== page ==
That is the correct answer.
Breeches stretched only from the waist down to just below the knee. They would be gathered tight below the knee by the use of a button or a ribbon to be tied. Pantaloons tend to be thought of as a woman's article of clothing, but there was a form of man's pantaloons developed in the 1800s. Men's pantaloons were longer than breeches; instead of ending just below the knee, the pantaloon extended to just below the calf. The overall was developed and worn during the 1770s and provided an alternative to the shorter breeches. The overall, named for covering the leg 'over all,' was tight fitting the entire length of the leg. They eliminated the need for knee-high stockings, which were required to be worn with breeches. Also, the overalls, being tight fitting, were comfortable to fit inside high boots and were therefore worn by cavalry troops. At the waist and over the hips, overalls and breeches were similar. Each were gathered and tightened by buttons at the rear of the waistband and there was a drop-down flap at the front. A strap of material attached to the bottom cuff went under the foot to hold the overalls secure at the bottom.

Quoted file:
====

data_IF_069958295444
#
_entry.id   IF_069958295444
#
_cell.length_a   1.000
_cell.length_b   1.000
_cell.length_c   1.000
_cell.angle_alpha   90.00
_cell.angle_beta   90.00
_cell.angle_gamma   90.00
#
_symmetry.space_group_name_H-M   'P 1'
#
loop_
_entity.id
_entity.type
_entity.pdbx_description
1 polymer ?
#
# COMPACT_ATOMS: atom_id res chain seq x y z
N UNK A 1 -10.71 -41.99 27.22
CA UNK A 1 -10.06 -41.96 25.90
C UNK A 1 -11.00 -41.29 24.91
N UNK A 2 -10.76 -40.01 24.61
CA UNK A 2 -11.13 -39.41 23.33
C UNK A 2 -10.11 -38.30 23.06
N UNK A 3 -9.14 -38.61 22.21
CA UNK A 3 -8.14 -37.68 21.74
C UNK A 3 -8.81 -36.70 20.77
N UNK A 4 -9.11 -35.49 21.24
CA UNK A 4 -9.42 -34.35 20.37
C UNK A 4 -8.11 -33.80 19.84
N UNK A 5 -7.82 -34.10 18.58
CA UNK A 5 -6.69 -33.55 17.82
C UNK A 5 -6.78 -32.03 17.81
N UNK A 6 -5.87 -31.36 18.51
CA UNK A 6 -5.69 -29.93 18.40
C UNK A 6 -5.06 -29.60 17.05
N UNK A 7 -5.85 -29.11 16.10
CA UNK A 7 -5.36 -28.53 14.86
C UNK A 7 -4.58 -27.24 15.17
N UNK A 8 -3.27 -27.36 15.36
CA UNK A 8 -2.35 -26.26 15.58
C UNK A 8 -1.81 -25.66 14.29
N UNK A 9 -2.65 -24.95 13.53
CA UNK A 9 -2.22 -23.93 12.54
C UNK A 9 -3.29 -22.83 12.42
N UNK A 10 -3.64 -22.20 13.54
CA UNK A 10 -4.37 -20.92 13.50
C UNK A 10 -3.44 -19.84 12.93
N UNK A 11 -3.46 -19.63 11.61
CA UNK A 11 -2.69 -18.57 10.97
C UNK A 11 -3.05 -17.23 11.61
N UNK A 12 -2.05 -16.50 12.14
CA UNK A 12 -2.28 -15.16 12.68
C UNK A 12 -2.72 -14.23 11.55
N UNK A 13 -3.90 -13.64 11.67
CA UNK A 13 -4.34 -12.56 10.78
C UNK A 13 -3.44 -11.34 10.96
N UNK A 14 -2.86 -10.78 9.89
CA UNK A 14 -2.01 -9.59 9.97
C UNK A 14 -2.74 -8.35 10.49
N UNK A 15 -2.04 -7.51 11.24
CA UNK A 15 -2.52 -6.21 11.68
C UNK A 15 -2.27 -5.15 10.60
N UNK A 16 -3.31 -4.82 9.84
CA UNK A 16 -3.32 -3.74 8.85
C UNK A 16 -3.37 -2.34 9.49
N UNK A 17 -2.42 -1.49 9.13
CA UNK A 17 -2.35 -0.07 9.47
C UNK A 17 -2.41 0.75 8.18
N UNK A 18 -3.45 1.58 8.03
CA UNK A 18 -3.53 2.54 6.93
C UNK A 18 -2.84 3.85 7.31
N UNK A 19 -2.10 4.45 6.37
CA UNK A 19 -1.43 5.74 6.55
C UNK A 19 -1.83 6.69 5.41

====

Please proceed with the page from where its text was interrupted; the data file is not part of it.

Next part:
It might be noted that the overall developed from the use of sherryvallies with breeches and stockings. Sherryvallies were known as gaiters when men wore them extensively during the First World War. During the American Revolutionary War, they started at mid-thigh and extended down to cover the top of the foot. They would be tightened by laces up the side. The overall was essentially the result of the mating of the breeches and sherryvallies.
Below are two pictures of Patriot soldiers. The picture on the left shows an infantryman wearing breeches. The sailor on the right is wearing overalls.
Postcards by Alexander R. Catley
John Hinde Curteich Inc., CA
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